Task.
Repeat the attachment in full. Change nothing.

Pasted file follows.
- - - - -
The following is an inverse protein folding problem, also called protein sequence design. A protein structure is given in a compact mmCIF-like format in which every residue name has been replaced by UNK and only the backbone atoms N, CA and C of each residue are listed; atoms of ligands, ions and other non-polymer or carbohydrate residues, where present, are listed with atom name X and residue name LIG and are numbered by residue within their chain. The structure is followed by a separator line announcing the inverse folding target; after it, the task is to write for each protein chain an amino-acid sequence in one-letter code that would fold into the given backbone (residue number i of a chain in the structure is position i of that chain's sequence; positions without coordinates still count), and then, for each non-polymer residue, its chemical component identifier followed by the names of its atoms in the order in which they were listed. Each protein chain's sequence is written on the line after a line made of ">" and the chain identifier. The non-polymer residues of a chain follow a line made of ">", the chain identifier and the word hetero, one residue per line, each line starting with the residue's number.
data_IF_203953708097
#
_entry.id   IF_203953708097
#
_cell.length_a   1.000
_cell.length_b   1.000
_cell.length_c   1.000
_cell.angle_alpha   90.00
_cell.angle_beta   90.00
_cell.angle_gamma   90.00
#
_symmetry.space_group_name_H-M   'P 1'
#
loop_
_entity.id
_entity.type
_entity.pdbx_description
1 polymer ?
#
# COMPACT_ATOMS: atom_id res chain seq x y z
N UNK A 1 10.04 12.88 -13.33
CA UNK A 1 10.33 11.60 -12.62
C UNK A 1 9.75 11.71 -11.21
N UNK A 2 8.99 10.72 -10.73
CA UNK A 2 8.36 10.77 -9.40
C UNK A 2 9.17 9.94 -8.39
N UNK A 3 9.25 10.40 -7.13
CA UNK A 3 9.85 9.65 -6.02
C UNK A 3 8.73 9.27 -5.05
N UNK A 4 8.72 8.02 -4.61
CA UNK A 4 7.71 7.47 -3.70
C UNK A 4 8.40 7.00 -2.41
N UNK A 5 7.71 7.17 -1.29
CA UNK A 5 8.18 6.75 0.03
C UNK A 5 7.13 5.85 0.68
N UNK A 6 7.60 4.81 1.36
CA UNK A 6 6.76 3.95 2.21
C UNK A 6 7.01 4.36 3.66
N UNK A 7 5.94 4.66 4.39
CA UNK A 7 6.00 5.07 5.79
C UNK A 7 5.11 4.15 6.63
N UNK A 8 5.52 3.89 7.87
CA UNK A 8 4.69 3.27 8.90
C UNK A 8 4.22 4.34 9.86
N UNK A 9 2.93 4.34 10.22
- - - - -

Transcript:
The following is an inverse protein folding problem, also called protein sequence design. A protein structure is given in a compact mmCIF-like format in which every residue name has been replaced by UNK and only the backbone atoms N, CA and C of each residue are listed; atoms of ligands, ions and other non-polymer or carbohydrate residues, where present, are listed with atom name X and residue name LIG and are numbered by residue within their chain. The structure is followed by a separator line announcing the inverse folding target; after it, the task is to write for each protein chain an amino-acid sequence in one-letter code that would fold into the given backbone (residue number i of a chain in the structure is position i of that chain's sequence; positions without coordinates still count), and then, for each non-polymer residue, its chemical component identifier followed by the names of its atoms in the order in which they were listed. Each protein chain's sequence is written on the line after a line made of ">" and the chain identifier. The non-polymer residues of a chain follow a line made of ">", the chain identifier and the word hetero, one residue per line, each line starting with the residue's number.
data_IF_203953708097
#
_entry.id   IF_203953708097
#
_cell.length_a   1.000
_cell.length_b   1.000
_cell.length_c   1.000
_cell.angle_alpha   90.00
_cell.angle_beta   90.00
_cell.angle_gamma   90.00
#
_symmetry.space_group_name_H-M   'P 1'
#
loop_
_entity.id
_entity.type
_entity.pdbx_description
1 polymer ?
#
# COMPACT_ATOMS: atom_id res chain seq x y z
N UNK A 1 10.04 12.88 -13.33
CA UNK A 1 10.33 11.60 -12.62
C UNK A 1 9.75 11.71 -11.21
N UNK A 2 8.99 10.72 -10.73
CA UNK A 2 8.36 10.77 -9.40
C UNK A 2 9.17 9.94 -8.39
N UNK A 3 9.25 10.40 -7.13
CA UNK A 3 9.85 9.65 -6.02
C UNK A 3 8.73 9.27 -5.05
N UNK A 4 8.72 8.02 -4.61
CA UNK A 4 7.71 7.47 -3.70
C UNK A 4 8.40 7.00 -2.41
N UNK A 5 7.71 7.17 -1.29
CA UNK A 5 8.18 6.75 0.03
C UNK A 5 7.13 5.85 0.68
N UNK A 6 7.60 4.81 1.36
CA UNK A 6 6.76 3.95 2.21
C UNK A 6 7.01 4.36 3.66
N UNK A 7 5.94 4.66 4.39
CA UNK A 7 6.00 5.07 5.79
C UNK A 7 5.11 4.15 6.63
N UNK A 8 5.52 3.89 7.87
CA UNK A 8 4.69 3.27 8.90
C UNK A 8 4.22 4.34 9.86
N UNK A 9 2.93 4.34 10.22